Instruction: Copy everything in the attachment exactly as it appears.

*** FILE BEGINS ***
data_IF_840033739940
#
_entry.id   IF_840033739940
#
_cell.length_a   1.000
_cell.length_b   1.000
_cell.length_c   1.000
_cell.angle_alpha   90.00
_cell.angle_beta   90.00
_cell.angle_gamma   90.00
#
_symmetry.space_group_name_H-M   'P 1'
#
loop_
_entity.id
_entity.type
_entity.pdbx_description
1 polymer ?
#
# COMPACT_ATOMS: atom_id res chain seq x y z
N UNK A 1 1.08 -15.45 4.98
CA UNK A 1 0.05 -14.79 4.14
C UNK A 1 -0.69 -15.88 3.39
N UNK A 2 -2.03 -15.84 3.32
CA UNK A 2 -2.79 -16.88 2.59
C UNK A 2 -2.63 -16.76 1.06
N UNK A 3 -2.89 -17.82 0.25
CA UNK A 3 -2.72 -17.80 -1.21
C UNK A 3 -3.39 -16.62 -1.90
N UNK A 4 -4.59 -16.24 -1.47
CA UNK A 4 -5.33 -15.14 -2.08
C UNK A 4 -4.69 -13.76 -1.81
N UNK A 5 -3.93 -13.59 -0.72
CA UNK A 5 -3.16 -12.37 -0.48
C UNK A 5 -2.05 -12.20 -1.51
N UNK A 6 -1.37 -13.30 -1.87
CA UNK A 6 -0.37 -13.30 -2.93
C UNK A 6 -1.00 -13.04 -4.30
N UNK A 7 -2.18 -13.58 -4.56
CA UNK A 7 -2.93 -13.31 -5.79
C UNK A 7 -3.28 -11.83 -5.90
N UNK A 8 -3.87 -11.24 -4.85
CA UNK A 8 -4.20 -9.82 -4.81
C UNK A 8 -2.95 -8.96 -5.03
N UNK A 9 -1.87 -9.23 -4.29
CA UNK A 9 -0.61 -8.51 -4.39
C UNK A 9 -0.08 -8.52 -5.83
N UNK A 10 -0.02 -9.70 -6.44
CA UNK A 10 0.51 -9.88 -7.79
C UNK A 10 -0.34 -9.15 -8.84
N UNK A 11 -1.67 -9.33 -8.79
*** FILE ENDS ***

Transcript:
data_IF_840033739940
#
_entry.id   IF_840033739940
#
_cell.length_a   1.000
_cell.length_b   1.000
_cell.length_c   1.000
_cell.angle_alpha   90.00
_cell.angle_beta   90.00
_cell.angle_gamma   90.00
#
_symmetry.space_group_name_H-M   'P 1'
#
loop_
_entity.id
_entity.type
_entity.pdbx_description
1 polymer ?
#
# COMPACT_ATOMS: atom_id res chain seq x y z
N UNK A 1 1.08 -15.45 4.98
CA UNK A 1 0.05 -14.79 4.14
C UNK A 1 -0.69 -15.88 3.39
N UNK A 2 -2.03 -15.84 3.32
CA UNK A 2 -2.79 -16.88 2.59
C UNK A 2 -2.63 -16.76 1.06
N UNK A 3 -2.89 -17.82 0.25
CA UNK A 3 -2.72 -17.80 -1.21
C UNK A 3 -3.39 -16.62 -1.90
N UNK A 4 -4.59 -16.24 -1.47
CA UNK A 4 -5.33 -15.14 -2.08
C UNK A 4 -4.69 -13.76 -1.81
N UNK A 5 -3.93 -13.59 -0.72
CA UNK A 5 -3.16 -12.37 -0.48
C UNK A 5 -2.05 -12.20 -1.51
N UNK A 6 -1.37 -13.30 -1.87
CA UNK A 6 -0.37 -13.30 -2.93
C UNK A 6 -1.00 -13.04 -4.30
N UNK A 7 -2.18 -13.58 -4.56
CA UNK A 7 -2.93 -13.31 -5.79
C UNK A 7 -3.28 -11.83 -5.90
N UNK A 8 -3.87 -11.24 -4.85
CA UNK A 8 -4.20 -9.82 -4.81
C UNK A 8 -2.95 -8.96 -5.03
N UNK A 9 -1.87 -9.23 -4.29
CA UNK A 9 -0.61 -8.51 -4.39
C UNK A 9 -0.08 -8.52 -5.83
N UNK A 10 -0.02 -9.70 -6.44
CA UNK A 10 0.51 -9.88 -7.79
C UNK A 10 -0.34 -9.15 -8.84
N UNK A 11 -1.67 -9.33 -8.79